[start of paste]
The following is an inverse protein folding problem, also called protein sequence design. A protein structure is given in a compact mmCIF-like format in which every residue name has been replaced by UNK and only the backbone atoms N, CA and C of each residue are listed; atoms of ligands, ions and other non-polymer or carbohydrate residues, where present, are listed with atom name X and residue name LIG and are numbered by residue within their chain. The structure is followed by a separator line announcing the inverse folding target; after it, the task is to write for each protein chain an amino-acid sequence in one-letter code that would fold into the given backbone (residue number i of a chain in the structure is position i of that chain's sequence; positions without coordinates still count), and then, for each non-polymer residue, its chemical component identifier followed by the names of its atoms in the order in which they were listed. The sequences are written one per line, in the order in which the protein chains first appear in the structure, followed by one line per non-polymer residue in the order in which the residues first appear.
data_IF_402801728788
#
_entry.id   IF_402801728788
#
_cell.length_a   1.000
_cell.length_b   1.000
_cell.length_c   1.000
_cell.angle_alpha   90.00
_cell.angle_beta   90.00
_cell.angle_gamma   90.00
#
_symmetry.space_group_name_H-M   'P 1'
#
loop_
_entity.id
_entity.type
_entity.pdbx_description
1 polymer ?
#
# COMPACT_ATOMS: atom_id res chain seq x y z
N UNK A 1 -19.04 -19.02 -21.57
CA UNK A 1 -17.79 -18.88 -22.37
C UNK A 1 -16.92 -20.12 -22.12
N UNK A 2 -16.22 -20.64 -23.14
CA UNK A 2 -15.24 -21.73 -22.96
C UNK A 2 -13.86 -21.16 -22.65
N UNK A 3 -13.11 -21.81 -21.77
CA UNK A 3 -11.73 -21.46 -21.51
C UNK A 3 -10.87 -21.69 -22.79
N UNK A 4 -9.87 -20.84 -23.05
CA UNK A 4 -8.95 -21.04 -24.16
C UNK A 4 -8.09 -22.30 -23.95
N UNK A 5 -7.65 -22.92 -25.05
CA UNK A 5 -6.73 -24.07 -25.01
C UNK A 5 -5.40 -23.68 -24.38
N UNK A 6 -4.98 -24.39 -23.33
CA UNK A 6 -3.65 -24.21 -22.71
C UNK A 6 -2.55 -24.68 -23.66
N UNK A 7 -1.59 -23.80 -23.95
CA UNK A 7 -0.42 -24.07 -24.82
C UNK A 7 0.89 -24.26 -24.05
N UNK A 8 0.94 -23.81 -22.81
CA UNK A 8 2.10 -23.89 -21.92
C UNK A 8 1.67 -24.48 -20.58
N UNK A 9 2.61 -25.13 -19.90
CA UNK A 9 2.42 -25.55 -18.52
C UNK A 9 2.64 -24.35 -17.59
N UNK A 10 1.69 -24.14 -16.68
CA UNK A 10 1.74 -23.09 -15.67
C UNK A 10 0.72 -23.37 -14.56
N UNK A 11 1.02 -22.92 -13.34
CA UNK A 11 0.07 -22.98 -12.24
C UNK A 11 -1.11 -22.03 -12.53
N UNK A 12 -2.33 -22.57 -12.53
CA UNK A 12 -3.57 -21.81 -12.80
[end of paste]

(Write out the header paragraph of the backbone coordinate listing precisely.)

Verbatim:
The following is an inverse protein folding problem, also called protein sequence design. A protein structure is given in a compact mmCIF-like format in which every residue name has been replaced by UNK and only the backbone atoms N, CA and C of each residue are listed; atoms of ligands, ions and other non-polymer or carbohydrate residues, where present, are listed with atom name X and residue name LIG and are numbered by residue within their chain. The structure is followed by a separator line announcing the inverse folding target; after it, the task is to write for each protein chain an amino-acid sequence in one-letter code that would fold into the given backbone (residue number i of a chain in the structure is position i of that chain's sequence; positions without coordinates still count), and then, for each non-polymer residue, its chemical component identifier followed by the names of its atoms in the order in which they were listed. The sequences are written one per line, in the order in which the protein chains first appear in the structure, followed by one line per non-polymer residue in the order in which the residues first appear.